The original Mannin is the one that is at Ellesmere Port and its successor is at Padstow."
Thank you Captain Brew.
(original "Mannin" at Ellesmere Port - dredging days over!) and worse to follow....
A sad postscript to the Mannin story is that within days of Roy writing his memories of the Mannin we hear via Manx Radio that she has sunk in Runcorn (Weston Point Docks). An internet search turns up these pictures (taken February 2004 and courtesy of Dan Cross)
Dan understands she sank on February 11, 2004. The vessel was laid up at the Ellesmere Port Boat Museum for many years, before being moved from there around 18 months ago. At the time there was talk of restoration, however, looking at the photographs one must come to the conclusion that no work was done.
(in the shadow of a church.. is this to be the resting place of this great ship?)
A sad set of pictures indeed. We wonder what will happen to her now. Will her owner see fit to re float her, or will she rust away where she lays? Time will tell.
But our internet search also revealed a relatively recent picture of the Mannin under steam - a reminder of her working days in Douglas and the other ports in the Isle of Man... John Luxton writes: "It shows this classic little ship under steam and at work in Glasson Dock during the winter of 1980. One must hope that it is not too late to save Mannin."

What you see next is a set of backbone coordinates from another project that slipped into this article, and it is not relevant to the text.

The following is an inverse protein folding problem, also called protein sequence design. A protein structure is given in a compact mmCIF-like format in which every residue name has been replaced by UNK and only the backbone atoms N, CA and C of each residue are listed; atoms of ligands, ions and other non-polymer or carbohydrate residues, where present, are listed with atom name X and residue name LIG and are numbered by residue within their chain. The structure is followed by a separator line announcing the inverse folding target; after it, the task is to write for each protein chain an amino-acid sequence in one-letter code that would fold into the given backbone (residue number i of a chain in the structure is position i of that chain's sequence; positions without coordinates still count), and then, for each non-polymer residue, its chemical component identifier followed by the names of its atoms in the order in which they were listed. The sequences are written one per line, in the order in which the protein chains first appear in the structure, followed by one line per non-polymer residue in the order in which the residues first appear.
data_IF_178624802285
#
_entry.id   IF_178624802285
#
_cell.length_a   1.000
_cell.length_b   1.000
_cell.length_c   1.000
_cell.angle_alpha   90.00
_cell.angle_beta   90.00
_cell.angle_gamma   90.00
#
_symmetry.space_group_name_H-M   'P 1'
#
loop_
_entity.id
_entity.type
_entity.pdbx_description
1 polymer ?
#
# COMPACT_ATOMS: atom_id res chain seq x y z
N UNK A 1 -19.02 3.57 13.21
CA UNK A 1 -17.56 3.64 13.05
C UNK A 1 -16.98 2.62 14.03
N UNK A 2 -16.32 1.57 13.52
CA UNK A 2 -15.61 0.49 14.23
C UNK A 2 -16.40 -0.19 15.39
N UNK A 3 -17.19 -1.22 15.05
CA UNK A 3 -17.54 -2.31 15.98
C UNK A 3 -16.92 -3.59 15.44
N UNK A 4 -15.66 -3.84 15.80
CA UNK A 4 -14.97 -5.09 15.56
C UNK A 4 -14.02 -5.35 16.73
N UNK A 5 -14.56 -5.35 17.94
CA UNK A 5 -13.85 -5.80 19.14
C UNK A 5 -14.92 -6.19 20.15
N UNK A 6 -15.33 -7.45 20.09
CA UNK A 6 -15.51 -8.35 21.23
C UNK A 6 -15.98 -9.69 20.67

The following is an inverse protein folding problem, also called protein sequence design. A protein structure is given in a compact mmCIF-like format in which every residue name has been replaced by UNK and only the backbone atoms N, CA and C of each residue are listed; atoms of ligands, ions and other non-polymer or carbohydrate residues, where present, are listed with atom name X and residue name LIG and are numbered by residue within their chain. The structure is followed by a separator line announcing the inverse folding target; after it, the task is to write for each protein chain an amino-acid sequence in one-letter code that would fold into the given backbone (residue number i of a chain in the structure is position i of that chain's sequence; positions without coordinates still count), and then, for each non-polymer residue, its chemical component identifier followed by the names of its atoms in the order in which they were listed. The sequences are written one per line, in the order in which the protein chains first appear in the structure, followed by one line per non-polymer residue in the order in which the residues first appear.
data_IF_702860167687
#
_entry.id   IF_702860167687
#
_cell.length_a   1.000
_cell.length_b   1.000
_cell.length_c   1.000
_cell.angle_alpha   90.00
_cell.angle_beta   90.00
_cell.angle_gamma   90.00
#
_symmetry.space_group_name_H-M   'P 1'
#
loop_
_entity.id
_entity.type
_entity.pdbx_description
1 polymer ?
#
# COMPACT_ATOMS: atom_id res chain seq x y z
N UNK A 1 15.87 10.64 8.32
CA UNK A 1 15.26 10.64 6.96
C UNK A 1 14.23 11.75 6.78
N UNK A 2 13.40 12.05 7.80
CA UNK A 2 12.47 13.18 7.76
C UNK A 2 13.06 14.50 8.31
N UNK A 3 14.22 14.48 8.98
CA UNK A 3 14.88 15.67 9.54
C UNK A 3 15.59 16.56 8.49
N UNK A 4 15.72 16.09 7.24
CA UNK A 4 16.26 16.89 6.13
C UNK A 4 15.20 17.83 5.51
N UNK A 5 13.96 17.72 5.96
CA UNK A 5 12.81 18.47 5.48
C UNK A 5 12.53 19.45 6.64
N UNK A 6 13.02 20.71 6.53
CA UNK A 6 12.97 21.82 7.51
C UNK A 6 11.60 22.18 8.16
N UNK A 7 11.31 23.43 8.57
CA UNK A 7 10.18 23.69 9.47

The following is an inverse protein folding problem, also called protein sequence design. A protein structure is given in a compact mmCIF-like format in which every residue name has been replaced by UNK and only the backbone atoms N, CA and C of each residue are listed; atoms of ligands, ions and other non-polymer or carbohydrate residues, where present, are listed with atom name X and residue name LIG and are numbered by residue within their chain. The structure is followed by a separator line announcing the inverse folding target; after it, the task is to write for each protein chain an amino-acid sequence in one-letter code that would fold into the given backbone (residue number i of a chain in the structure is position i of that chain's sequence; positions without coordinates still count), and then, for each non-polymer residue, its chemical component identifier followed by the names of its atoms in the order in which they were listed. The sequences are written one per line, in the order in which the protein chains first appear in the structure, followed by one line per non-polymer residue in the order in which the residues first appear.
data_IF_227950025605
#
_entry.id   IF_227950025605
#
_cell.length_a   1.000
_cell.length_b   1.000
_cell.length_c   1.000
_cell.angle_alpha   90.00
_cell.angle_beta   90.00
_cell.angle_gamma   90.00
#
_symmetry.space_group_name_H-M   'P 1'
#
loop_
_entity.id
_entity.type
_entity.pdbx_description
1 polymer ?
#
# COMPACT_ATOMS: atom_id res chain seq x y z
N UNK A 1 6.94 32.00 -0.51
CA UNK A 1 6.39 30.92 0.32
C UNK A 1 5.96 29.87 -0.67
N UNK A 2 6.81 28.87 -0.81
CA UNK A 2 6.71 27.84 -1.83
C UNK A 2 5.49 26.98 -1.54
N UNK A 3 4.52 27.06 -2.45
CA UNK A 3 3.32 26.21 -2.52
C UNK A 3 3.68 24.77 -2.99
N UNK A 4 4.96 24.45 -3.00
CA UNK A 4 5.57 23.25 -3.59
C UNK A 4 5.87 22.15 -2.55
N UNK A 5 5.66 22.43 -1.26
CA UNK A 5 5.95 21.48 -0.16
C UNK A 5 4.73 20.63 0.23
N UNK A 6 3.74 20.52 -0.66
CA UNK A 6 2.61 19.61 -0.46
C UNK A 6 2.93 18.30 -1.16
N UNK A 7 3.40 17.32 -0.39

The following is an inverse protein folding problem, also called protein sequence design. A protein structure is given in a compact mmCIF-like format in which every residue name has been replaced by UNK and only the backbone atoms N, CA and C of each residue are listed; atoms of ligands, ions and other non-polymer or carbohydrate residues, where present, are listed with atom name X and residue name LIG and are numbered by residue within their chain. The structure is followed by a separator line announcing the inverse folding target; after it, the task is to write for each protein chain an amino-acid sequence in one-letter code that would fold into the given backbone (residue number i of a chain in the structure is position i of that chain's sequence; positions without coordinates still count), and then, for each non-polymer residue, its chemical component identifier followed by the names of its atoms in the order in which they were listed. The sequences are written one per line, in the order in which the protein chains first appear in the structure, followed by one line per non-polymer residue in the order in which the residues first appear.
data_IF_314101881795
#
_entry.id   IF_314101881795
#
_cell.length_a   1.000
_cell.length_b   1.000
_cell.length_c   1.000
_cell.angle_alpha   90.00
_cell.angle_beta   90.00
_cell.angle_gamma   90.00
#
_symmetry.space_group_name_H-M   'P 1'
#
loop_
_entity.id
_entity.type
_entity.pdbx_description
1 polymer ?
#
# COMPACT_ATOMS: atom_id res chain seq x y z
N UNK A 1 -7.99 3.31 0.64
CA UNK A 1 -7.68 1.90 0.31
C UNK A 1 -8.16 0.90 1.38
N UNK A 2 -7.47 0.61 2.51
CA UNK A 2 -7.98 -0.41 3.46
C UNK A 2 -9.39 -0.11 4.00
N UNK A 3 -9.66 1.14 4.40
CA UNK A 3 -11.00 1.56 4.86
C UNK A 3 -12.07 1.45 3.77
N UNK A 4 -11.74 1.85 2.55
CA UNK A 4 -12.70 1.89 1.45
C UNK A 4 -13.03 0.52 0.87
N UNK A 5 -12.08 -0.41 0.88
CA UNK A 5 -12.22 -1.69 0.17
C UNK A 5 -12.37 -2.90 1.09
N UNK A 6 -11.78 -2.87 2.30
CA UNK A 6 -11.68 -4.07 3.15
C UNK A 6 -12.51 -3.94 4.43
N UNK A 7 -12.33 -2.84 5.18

[? J.H. Luxton 1980]
In 2005 Jason Quayle completed a model of the Mannin. It is a really good likeness, and here are some photos:
Lothar de Bruijn from Holland (httpd://www.historicalmodelships.tk) also builds models (static rather than
radio controlled) and here is his Mannin:
Clyde built ship database
Viewing details for MANNIN in the Clydebuilt Ships Database
Yard No: 988
Port of Registry: Douglas IOM
Shipbuilder: Lobnitz & Company Renfrew
Engine Builder: shipbuilder
Propulsion: compound 2cy 150ihp Machy aft
Ship Type: Grab hopper/Dredger
Tonnage: 123 grt
Length: 100 feet 8
Breadth: 23 feet 1
Owner: IOM Harbour Board, then to Padstow
Status: beleived to be scrapped
Remarks: - Previous update by Stuart Cameron, Allan Kissack
Last updated: Friday, September 26, 2003 by Colin Campbell from the original records by Stuart Cameron, here by Allan Kissack
National register of historic vessels - Mannin 2
Gross Tonnage: 127.00
Length on the Waterline: 29.26 metres
Length Overall: 30.66 metres
Location: Ellesmere Port, Cheshire, England
Current Use: Private/operating
Type: Grab Dredger
Built: 1936, Lobnitz & Co Ltd, Renfrew. History: 1936 - , Dredger Names: 1936 -1972, Mannin. 1972+ Mannin2 Bibliography: 1979, Ships Monthly, March Brouwer, Norman J, 1993, International Register of Historic Ships, pp. 160, Edition: 2, Anthony Nelson 1994, Steamboat Register: An illustrated Register of surviving steam vessels in the British Isles, May, Edition: 6, Steam Boat Association of Great Britain source: www.nhsc.org.uk/NRHV/NRHV_Detail.cfm?ID=44